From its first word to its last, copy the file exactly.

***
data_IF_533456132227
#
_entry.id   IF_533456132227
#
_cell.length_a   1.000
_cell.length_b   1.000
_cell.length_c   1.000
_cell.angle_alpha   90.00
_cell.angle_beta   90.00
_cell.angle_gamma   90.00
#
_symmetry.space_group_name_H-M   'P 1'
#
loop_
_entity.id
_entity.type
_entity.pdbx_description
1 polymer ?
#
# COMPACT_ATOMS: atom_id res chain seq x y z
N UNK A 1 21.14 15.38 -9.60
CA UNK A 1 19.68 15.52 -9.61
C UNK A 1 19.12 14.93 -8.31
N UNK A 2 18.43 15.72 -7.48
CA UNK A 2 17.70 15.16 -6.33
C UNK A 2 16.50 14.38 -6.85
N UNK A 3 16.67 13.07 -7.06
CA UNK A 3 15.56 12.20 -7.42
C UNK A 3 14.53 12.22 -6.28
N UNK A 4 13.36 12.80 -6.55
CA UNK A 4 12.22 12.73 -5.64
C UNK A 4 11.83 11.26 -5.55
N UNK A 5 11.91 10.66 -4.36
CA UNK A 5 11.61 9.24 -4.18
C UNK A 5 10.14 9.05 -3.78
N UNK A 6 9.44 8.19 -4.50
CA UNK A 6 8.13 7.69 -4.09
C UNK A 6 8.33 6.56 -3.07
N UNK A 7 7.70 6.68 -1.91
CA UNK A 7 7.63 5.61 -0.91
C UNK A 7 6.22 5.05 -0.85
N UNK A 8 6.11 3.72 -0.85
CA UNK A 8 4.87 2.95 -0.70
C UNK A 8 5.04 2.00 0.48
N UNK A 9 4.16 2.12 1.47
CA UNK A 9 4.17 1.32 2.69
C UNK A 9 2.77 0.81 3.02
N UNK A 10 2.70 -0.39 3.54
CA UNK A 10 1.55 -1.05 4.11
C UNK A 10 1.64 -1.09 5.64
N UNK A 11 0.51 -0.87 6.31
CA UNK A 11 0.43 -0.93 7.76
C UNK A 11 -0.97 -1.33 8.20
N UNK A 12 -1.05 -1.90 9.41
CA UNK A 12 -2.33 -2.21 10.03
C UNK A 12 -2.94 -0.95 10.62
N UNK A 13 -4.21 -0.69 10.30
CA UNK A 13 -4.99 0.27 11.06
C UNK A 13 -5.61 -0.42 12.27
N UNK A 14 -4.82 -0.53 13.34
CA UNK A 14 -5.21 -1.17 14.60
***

data_IF_533456132227
#
_entry.id   IF_533456132227
#
_cell.length_a   1.000
_cell.length_b   1.000
_cell.length_c   1.000
_cell.angle_alpha   90.00
_cell.angle_beta   90.00
_cell.angle_gamma   90.00
#
_symmetry.space_group_name_H-M   'P 1'
#
loop_
_entity.id
_entity.type
_entity.pdbx_description
1 polymer ?
#
# COMPACT_ATOMS: atom_id res chain seq x y z
N UNK A 1 21.14 15.38 -9.60
CA UNK A 1 19.68 15.52 -9.61
C UNK A 1 19.12 14.93 -8.31
N UNK A 2 18.43 15.72 -7.48
CA UNK A 2 17.70 15.16 -6.33
C UNK A 2 16.50 14.38 -6.85
N UNK A 3 16.67 13.07 -7.06
CA UNK A 3 15.56 12.20 -7.42
C UNK A 3 14.53 12.22 -6.28
N UNK A 4 13.36 12.80 -6.55
CA UNK A 4 12.22 12.73 -5.64
C UNK A 4 11.83 11.26 -5.55
N UNK A 5 11.91 10.66 -4.36
CA UNK A 5 11.61 9.24 -4.18
C UNK A 5 10.14 9.05 -3.78
N UNK A 6 9.44 8.19 -4.50
CA UNK A 6 8.13 7.69 -4.09
C UNK A 6 8.33 6.56 -3.07
N UNK A 7 7.70 6.68 -1.91
CA UNK A 7 7.63 5.61 -0.91
C UNK A 7 6.22 5.05 -0.85
N UNK A 8 6.11 3.72 -0.85
CA UNK A 8 4.87 2.95 -0.70
C UNK A 8 5.04 2.00 0.48
N UNK A 9 4.16 2.12 1.47
CA UNK A 9 4.17 1.32 2.69
C UNK A 9 2.77 0.81 3.02
N UNK A 10 2.70 -0.39 3.54
CA UNK A 10 1.55 -1.05 4.11
C UNK A 10 1.64 -1.09 5.64
N UNK A 11 0.51 -0.87 6.31
CA UNK A 11 0.43 -0.93 7.76
C UNK A 11 -0.97 -1.33 8.20
N UNK A 12 -1.05 -1.90 9.41
CA UNK A 12 -2.33 -2.21 10.03
C UNK A 12 -2.94 -0.95 10.62
N UNK A 13 -4.21 -0.69 10.30
CA UNK A 13 -4.99 0.27 11.06
C UNK A 13 -5.61 -0.42 12.27
N UNK A 14 -4.82 -0.53 13.34
CA UNK A 14 -5.21 -1.17 14.60